Did you know the Egyptian dung beetle (Scarabaeus sacer) was symbolically sacred to the ancient Egyptians? In fact, it is thought the symbol of this beetle was as important to the ancient Egyptians as the cross is to Christians. But why? After all, it's a dung beetle, right?
Well, the dung beetle was considered a symbol of Khepri, the early morning version of the sun god Ra. So, how exactly was that connection made? Dung beetles have a habit of rolling a ball of dung to a suitable location (where they lay their eggs in the dung). Egyptians compared this seemingly endless task of dung beetles to Khepri's task of rolling the sun across the sky.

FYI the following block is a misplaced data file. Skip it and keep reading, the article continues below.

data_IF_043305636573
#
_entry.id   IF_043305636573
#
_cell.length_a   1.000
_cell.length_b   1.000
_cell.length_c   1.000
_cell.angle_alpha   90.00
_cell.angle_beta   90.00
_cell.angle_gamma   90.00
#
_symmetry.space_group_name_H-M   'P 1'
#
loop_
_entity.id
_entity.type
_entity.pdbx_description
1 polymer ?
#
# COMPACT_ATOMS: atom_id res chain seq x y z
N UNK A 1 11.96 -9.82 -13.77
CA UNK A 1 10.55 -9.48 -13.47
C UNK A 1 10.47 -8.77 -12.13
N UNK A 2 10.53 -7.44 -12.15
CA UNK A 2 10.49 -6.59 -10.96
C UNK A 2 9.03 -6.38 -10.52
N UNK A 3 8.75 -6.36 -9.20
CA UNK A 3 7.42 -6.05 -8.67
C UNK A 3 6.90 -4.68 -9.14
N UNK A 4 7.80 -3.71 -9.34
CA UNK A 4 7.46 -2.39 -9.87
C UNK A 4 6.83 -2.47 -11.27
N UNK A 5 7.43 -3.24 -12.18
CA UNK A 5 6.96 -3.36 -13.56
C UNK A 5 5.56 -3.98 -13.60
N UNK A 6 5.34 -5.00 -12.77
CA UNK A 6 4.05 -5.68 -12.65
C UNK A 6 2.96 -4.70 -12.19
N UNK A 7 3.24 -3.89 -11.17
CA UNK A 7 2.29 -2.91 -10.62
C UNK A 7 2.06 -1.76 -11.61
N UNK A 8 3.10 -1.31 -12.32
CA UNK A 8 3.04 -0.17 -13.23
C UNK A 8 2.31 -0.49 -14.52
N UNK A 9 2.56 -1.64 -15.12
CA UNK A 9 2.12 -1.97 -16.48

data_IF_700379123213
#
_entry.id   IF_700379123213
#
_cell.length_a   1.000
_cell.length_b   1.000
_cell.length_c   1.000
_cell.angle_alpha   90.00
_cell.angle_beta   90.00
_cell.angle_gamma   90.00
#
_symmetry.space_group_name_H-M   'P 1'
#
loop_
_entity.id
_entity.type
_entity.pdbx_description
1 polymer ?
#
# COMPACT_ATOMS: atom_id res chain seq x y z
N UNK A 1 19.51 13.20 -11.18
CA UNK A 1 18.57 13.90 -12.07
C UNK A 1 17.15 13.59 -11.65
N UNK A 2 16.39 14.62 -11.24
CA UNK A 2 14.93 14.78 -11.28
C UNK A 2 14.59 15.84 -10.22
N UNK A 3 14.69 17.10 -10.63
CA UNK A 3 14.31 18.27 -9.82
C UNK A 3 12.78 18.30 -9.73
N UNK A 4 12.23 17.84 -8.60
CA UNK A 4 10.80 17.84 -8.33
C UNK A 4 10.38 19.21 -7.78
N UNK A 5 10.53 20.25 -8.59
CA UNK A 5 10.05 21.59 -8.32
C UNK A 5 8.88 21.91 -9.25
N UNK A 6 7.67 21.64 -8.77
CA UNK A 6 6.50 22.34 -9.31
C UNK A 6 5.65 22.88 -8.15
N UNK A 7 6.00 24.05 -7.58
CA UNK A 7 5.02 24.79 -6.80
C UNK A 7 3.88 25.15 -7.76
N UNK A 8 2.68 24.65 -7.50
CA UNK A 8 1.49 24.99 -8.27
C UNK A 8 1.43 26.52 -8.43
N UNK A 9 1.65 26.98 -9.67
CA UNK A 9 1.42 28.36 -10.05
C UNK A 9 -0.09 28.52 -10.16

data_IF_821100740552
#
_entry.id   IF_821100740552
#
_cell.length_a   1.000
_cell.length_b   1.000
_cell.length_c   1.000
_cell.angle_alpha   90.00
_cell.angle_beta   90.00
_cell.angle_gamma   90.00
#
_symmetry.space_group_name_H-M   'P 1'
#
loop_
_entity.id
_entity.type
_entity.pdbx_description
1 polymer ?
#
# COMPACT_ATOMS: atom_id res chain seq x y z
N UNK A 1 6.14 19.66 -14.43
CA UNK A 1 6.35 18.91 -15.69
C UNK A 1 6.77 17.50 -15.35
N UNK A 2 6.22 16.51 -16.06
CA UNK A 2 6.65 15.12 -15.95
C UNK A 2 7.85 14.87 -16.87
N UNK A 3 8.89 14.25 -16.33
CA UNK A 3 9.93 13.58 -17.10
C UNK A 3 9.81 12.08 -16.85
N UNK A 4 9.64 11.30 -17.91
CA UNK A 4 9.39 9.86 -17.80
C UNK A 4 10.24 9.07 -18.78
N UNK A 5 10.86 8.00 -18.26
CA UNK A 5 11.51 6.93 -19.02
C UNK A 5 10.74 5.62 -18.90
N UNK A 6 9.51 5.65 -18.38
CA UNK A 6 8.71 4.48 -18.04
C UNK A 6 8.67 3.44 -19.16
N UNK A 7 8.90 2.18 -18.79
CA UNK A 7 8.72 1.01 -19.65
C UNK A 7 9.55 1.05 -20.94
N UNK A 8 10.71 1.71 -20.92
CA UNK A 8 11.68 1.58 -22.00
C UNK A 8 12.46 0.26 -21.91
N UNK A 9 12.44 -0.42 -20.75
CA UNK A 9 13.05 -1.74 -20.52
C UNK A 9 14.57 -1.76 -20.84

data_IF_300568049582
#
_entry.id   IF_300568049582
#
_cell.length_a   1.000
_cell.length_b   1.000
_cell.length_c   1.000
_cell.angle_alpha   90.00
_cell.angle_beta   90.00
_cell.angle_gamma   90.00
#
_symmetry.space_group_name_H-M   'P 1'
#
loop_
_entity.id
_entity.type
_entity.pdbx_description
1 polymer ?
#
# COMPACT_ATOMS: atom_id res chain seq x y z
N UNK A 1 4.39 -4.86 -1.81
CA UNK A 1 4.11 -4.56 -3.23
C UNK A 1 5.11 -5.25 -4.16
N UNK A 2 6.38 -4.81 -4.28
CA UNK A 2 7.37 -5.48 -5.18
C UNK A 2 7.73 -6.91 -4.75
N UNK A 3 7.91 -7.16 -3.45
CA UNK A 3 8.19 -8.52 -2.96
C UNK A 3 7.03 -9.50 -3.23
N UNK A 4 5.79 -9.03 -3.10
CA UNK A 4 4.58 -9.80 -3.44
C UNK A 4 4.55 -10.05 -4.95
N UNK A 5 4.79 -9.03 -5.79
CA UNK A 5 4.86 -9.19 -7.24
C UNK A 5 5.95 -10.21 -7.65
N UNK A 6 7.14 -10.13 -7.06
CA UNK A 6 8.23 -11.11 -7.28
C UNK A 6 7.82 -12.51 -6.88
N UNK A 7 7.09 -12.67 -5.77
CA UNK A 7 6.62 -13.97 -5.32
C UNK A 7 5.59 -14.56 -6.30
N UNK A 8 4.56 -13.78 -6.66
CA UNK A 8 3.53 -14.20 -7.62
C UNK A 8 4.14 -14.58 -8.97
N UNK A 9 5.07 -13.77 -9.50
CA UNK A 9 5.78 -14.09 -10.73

Not only that, but Egyptians noticed that baby dung beetles eventually emerged from the balls of dung, and they (incorrectly) assumed that the male beetle could make babies without the help of a female, simply by depositing his sperm into the ball of dung. So, they compared this "phenomenon" to the god Atum, who also made babies without any help.
Personally, I consider dung beetles to be fascinating even without their historical "sacredness."
- Egyptian dung beetle - DepositPhotos
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